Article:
Blood Tests for RA and Other Autoimmune Conditions

Blood Tests to Diagnose Arthritis

Your doctor will use several blood tests to help diagnose you with rheumatoid arthritis (RA) and other inflammatory conditions.

Blood tests are usually fast. The doctor sends you to a lab where a worker puts a needle into one of your veins. They take, or "draw," blood into several test tubes. The tests take a few days, and the doctor will call you to go over the results. Common blood tests for rheumatoid arthritis include:

 

Rheumatoid factor (RF)

What it measures: Rheumatoid factor is a group of proteins your body makes when your immune system attacks healthy tissue.

What’s normal: 0-20 u/mL (units per milliliter of blood)

What’s high: 20 u/mL or higher

What it means: About 70% to 90% of people with a high reading have RA. But people without RA can still have rheumatoid factor. In general, if you have RA but don’t have high RF, your disease will be less severe. RF levels may stay high even if you go into remission.

Other conditions you might have include:

Learn more about the rheumatoid factor test.

 

Anti-cyclic citrullinated peptide (anti-CCP)

What it measures: Proteins your body makes when there is inflammation. You’ll probably have it done along with the RF test.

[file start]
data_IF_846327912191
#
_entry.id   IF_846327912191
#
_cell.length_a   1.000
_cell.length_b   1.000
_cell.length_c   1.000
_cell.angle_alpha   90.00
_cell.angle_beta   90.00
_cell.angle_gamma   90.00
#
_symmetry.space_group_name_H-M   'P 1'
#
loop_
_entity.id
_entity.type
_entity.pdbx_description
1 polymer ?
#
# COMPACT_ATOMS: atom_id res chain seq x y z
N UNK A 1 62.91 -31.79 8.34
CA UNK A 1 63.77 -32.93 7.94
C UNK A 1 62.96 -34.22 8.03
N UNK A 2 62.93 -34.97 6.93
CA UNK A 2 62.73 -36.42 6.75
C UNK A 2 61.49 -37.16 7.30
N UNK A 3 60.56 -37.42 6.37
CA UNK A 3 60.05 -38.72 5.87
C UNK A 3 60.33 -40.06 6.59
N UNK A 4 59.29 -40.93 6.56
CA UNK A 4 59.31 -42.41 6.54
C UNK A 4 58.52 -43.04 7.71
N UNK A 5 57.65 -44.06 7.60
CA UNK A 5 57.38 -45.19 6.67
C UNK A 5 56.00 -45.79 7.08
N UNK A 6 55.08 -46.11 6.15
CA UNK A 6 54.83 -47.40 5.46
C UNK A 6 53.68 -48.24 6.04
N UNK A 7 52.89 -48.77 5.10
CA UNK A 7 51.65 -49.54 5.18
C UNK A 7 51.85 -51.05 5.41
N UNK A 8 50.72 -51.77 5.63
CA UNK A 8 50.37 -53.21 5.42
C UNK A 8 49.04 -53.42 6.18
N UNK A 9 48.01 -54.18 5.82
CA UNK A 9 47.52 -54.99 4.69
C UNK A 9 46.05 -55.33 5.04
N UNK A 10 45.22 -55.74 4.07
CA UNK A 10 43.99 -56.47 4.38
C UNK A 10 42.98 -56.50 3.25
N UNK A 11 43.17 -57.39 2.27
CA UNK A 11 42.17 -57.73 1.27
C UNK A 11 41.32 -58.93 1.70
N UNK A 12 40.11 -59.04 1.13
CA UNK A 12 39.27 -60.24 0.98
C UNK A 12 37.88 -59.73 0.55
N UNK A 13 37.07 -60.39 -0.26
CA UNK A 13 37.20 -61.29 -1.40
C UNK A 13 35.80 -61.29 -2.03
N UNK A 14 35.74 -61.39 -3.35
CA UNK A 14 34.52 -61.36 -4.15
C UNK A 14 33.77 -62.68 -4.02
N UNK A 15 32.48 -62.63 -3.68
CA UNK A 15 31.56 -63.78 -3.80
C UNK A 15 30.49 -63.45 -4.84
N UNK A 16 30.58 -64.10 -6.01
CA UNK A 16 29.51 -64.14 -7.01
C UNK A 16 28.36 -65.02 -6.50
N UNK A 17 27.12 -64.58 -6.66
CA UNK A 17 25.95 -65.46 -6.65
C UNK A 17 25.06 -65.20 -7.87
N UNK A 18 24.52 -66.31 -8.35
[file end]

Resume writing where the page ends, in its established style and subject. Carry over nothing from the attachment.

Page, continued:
What’s normal: 20 u/mL or less

What it means: This test offers a way to catch RA in its early stages. Levels are high in people who have RA or those who are about to get it. A positive test means there’s a 97% chance you have RA. If you have anti-CCP antibodies, your rheumatoid arthritis might be more severe.

Other conditions you might have: None. This test is used only to look for RA.

 

Erythrocyte sedimentation rate (ESR)

What it measures: The speed at which your red blood cells clump and fall together to the bottom of a glass tube within an hour. Your doctor might call it a sed rate.

What’s normal:

  • Men younger than 50: 0-15 mm/h (millimeters per hour)
  • Men older than 50: 0-20 mm/h
  • Women younger than 50: 0-20 mm/h
  • Women older than 50: 0-30 mm/h

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What it means: In healthy people, the ESR is low. Inflammation makes cells heavier, so they fall faster. Higher levels tend to happen along with active disease, though not exactly.